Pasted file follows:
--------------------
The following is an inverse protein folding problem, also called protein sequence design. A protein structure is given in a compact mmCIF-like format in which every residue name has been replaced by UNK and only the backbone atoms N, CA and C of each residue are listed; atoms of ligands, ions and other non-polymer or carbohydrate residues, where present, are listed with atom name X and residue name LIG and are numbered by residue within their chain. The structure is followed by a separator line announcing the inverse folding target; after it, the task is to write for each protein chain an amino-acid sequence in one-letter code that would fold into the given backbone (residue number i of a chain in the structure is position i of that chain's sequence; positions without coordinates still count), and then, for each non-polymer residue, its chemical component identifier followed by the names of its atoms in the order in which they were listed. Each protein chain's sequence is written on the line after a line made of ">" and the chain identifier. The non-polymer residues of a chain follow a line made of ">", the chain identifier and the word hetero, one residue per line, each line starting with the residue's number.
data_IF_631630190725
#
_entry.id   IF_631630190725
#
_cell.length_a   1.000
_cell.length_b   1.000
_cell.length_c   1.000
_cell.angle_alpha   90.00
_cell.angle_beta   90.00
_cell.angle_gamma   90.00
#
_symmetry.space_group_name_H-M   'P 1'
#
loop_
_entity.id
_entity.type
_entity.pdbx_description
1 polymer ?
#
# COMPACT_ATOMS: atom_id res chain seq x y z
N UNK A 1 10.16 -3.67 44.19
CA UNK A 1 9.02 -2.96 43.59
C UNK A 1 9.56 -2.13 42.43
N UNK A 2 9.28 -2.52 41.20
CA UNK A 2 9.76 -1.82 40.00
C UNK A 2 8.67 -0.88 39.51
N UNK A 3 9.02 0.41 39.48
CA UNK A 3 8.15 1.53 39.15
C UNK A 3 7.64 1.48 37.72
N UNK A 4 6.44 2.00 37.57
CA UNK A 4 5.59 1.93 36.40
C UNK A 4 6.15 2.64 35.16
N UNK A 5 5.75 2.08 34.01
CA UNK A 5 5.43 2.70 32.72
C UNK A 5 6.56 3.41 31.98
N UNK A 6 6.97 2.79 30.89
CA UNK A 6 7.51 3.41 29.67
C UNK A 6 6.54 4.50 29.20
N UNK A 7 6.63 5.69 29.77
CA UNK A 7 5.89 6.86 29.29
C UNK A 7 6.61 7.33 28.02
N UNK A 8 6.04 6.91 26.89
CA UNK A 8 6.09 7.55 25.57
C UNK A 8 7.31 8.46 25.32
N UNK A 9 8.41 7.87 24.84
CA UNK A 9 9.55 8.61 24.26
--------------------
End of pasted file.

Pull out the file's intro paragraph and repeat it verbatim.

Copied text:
The following is an inverse protein folding problem, also called protein sequence design. A protein structure is given in a compact mmCIF-like format in which every residue name has been replaced by UNK and only the backbone atoms N, CA and C of each residue are listed; atoms of ligands, ions and other non-polymer or carbohydrate residues, where present, are listed with atom name X and residue name LIG and are numbered by residue within their chain. The structure is followed by a separator line announcing the inverse folding target; after it, the task is to write for each protein chain an amino-acid sequence in one-letter code that would fold into the given backbone (residue number i of a chain in the structure is position i of that chain's sequence; positions without coordinates still count), and then, for each non-polymer residue, its chemical component identifier followed by the names of its atoms in the order in which they were listed. Each protein chain's sequence is written on the line after a line made of ">" and the chain identifier. The non-polymer residues of a chain follow a line made of ">", the chain identifier and the word hetero, one residue per line, each line starting with the residue's number.